Connecticut's governor signed legislation on Thursday banning bumps stocks and other devices that allow guns to fire like automatic weapons.
Gov. Dannel Malloy was at a bill-signing ceremony at Bulkeley High School in Hartford to sign it into law.
Malloy proposed the legislation earlier this year after it was revealed that the device was used by the Las Vegas concert shooter. Fifty-nine people were killed and hundreds of others were wounded in Oct. 2017.
Beyond that incident, there's be an ongoing push for stricter gun laws following other mass shootings in the country.
The Connecticut Senate gave final approval for the bump stock ban earlier this month after the bill cleared the House of Representatives.
Malloy called the bill a step forward and said the state must continue to demand action to enact these measures on a national level.
Connecticut now joins more than a handful of other states that have banned bump stocks.
"Students and teachers, and others, but students, in particular, rose up to make sure their voice would be heard," said Malloy.
Sen. Richard Blumenthal praised the legislation.
“Connecticut is once again showing the nation that bipartisan, commonsense gun violence prevention measures are achievable and necessary," Blumenthal said. "Congress should take a page from Connecticut and ban bump stocks immediately and completely. Connecticut’s borders cannot stop the transport of these deadly devices until they are banned nationwide.”
However, there's been some pushback from gun advocates who feel lawmakers are eroding their Second Amendment rights.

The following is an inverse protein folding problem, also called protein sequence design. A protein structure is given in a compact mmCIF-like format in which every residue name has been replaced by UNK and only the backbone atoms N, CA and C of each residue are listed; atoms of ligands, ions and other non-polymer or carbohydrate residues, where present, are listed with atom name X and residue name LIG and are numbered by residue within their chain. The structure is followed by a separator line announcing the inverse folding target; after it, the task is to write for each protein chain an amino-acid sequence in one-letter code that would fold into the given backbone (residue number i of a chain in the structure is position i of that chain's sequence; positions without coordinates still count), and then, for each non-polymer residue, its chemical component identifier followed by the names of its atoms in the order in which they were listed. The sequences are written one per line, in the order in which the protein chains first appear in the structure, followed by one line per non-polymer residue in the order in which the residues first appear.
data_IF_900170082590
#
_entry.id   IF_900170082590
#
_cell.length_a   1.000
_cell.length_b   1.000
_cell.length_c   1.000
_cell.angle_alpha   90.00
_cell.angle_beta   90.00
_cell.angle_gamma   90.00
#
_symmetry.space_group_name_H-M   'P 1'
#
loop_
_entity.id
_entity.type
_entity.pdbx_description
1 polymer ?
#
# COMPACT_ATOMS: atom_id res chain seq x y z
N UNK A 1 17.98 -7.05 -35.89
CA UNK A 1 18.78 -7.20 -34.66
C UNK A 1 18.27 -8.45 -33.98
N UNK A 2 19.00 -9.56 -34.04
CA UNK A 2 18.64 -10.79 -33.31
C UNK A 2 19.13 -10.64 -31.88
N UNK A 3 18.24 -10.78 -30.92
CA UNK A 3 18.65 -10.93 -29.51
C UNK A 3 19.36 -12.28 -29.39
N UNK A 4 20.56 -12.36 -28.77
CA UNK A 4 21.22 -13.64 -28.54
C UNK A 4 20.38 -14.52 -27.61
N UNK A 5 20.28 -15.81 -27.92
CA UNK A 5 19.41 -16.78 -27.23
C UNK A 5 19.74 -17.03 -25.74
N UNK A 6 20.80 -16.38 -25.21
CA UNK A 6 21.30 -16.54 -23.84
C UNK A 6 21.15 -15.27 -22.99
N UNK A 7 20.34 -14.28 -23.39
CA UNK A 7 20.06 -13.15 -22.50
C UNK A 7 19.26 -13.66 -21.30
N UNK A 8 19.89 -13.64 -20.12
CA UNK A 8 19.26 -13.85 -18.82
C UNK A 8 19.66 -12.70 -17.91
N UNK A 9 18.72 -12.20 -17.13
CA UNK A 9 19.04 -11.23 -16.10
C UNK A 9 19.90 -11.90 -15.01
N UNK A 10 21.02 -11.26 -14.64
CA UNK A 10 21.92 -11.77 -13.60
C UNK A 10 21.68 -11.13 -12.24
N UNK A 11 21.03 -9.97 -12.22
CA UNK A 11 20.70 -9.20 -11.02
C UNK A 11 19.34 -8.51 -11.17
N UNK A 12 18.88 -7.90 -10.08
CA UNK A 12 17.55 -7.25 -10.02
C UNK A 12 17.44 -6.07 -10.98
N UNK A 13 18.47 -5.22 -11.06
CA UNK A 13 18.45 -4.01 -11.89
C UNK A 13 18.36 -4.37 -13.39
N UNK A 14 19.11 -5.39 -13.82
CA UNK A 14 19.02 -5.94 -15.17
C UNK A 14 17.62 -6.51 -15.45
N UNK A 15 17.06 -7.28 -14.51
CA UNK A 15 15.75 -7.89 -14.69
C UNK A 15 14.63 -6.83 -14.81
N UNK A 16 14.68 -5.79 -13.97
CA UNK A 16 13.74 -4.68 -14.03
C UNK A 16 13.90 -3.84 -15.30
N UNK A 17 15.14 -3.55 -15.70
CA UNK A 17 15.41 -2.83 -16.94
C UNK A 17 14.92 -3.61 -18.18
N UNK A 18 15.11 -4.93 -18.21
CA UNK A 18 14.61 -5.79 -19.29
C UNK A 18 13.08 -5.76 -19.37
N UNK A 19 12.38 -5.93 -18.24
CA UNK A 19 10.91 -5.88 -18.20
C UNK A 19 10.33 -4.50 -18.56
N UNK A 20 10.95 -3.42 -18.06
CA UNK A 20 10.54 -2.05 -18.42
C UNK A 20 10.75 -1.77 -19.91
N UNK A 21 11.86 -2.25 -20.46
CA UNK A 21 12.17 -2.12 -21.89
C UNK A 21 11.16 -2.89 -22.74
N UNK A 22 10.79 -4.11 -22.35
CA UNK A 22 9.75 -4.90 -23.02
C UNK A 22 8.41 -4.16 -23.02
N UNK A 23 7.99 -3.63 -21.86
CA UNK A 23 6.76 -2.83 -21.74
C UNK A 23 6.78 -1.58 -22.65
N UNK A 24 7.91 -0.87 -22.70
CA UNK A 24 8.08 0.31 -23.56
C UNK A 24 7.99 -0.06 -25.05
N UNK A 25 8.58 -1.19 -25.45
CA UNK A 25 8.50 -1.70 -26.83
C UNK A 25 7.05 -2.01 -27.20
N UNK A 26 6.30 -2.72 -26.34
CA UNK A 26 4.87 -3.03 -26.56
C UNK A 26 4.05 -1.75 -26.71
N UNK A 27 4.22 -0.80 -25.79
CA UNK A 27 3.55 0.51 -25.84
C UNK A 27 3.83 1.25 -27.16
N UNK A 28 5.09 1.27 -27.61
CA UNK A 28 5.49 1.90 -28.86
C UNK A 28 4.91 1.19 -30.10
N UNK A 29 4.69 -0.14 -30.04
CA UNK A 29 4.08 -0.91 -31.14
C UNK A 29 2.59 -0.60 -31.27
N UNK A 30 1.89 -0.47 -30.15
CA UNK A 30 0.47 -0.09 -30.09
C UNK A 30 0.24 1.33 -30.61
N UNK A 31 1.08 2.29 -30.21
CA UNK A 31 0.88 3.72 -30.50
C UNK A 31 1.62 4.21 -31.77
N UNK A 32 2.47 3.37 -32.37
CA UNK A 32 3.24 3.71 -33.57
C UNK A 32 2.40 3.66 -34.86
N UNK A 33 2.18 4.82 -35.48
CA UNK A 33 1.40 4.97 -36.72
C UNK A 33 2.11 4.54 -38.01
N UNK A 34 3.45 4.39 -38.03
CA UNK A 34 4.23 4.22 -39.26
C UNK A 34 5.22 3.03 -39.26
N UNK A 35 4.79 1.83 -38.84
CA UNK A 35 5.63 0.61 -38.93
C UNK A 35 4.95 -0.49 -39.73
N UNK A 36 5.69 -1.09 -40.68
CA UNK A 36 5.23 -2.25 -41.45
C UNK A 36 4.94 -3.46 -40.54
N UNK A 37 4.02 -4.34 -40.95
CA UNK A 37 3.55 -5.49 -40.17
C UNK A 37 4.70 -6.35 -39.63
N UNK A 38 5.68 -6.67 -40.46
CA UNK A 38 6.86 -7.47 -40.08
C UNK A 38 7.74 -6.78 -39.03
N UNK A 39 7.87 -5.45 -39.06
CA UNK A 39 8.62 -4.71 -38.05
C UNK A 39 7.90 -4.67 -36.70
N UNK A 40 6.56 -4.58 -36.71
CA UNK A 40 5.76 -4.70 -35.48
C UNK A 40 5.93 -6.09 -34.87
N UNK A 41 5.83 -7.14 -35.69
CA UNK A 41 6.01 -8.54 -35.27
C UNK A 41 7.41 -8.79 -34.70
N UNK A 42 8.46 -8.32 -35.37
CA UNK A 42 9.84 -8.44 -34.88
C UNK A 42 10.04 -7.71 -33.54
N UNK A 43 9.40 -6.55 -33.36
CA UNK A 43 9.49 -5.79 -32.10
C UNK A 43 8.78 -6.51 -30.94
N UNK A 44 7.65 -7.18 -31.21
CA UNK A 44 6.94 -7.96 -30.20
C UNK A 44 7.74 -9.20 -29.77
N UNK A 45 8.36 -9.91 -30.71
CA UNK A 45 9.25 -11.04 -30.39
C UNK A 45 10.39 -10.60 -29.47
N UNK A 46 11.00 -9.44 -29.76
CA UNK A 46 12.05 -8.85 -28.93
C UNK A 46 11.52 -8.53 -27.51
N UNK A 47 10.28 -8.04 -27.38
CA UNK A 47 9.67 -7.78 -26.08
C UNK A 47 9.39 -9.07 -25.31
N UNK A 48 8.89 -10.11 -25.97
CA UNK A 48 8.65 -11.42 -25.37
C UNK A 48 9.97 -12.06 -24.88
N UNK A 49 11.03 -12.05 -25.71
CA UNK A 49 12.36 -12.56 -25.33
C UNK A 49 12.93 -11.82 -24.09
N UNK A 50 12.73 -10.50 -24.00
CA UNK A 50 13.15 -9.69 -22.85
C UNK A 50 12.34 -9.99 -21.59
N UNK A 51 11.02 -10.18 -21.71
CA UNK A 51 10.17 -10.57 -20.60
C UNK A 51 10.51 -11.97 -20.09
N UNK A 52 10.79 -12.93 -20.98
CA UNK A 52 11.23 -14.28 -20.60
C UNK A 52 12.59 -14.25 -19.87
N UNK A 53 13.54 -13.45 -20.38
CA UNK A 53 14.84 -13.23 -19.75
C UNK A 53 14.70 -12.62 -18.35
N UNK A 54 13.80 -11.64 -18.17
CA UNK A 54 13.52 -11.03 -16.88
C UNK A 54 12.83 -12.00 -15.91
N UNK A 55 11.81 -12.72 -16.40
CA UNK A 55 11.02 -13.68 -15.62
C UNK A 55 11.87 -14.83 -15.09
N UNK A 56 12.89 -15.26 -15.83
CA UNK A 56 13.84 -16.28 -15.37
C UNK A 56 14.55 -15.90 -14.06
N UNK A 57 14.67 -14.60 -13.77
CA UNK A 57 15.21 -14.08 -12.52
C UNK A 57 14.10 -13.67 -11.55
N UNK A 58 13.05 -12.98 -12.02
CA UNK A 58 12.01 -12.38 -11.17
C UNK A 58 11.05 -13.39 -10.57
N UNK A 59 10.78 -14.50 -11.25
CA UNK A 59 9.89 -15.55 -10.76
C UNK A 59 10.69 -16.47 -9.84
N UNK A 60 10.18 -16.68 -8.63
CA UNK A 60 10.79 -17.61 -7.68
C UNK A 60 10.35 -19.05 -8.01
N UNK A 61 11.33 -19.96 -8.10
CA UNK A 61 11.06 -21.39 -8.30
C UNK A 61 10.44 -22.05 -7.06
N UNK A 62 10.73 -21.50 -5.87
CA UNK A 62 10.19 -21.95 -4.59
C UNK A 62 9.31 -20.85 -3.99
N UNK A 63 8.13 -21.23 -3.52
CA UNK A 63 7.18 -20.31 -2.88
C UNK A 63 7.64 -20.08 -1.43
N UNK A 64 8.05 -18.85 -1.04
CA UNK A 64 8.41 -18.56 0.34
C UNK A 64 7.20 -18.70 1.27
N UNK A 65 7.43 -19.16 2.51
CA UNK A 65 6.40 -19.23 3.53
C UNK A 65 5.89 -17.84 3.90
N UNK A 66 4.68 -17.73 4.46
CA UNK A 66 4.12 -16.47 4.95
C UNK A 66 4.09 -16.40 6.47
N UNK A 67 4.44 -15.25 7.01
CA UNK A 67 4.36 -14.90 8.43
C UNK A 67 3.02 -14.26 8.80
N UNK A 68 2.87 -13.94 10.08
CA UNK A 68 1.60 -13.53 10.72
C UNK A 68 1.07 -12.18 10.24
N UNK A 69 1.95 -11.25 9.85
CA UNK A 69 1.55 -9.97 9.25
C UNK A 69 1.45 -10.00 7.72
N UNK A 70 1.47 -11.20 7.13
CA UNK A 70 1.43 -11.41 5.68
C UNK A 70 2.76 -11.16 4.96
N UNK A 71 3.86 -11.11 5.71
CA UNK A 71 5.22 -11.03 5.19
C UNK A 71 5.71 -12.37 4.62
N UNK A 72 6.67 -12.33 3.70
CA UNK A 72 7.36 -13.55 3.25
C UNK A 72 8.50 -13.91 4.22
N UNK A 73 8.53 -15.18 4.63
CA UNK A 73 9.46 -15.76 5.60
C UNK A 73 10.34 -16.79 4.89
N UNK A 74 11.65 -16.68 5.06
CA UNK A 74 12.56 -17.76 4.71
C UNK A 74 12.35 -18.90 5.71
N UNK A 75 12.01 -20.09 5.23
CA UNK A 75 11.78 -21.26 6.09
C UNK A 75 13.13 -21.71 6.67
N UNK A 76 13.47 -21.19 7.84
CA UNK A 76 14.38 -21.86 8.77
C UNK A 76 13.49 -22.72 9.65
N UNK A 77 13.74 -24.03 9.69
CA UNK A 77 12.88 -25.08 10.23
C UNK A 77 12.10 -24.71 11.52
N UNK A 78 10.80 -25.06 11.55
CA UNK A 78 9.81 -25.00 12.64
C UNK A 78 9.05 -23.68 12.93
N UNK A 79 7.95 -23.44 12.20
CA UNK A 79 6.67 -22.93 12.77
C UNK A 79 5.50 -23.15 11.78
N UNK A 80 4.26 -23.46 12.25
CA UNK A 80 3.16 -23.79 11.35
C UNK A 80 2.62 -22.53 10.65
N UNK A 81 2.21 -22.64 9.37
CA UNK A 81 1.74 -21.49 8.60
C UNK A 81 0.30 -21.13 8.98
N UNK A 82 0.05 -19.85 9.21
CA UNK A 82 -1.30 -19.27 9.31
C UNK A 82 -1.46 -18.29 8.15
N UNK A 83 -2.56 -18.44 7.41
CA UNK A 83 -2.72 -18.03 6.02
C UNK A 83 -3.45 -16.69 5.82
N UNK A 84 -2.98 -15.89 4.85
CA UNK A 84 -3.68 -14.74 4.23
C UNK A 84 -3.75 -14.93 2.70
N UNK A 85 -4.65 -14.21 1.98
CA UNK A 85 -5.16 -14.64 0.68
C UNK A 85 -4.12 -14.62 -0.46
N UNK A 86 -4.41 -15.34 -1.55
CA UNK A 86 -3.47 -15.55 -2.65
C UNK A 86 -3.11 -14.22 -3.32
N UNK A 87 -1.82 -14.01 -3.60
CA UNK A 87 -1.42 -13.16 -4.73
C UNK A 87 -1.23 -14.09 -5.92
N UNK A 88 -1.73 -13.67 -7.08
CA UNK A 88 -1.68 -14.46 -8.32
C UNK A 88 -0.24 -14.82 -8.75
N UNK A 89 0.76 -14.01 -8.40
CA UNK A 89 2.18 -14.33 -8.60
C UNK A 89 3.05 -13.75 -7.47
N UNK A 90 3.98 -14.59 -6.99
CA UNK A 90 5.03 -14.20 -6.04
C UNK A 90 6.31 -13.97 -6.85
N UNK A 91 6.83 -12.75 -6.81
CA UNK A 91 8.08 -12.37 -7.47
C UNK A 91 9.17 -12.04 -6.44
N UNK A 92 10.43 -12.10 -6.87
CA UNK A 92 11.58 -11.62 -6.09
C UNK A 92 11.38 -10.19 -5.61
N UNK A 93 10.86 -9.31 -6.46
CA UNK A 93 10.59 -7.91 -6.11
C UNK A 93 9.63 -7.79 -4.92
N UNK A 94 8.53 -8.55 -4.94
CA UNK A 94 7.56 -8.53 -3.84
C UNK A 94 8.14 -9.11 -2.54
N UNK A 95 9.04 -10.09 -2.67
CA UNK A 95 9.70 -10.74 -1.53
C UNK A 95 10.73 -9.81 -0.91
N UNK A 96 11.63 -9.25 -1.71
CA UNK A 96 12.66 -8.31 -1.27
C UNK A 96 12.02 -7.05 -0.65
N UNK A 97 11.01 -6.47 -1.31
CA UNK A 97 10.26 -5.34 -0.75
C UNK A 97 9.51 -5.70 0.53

The Connecticut Citizens Defense League was critical of the legislation from the beginning.
It argued that a ban on bump stocks would not prevent someone from replicating what the device actually does.
"While the legislation is intended to promote safety, the information CCDL provided to the judiciary committee revealed that these devices are not required to mimic the act of bump-firing," said Scott Wilson, CCDL president. "Essentially, the legislature passed an insubstantial piece of legislation to appease the gun control movement."
It also said that the maker of bump stocks has since stopped making them, making the new legislation moot.
"Meanwhile, those who actually commit gun crimes in our state are let off more than 70 percent of the time via court plea bargaining deals made with prosecutors and judges," Wilson added.
GOP Senate President Len Fasano says this was an event he only "learned about less than 48 hours ago and which none of his caucus members were invited to, is typical Malloy politics at its worst."
Many believe there could be a federal ban on bump stocks as well. The Trump administration has already requested a review.
Copyright 2018 WFSB (Meredith Corporation). All rights reserved.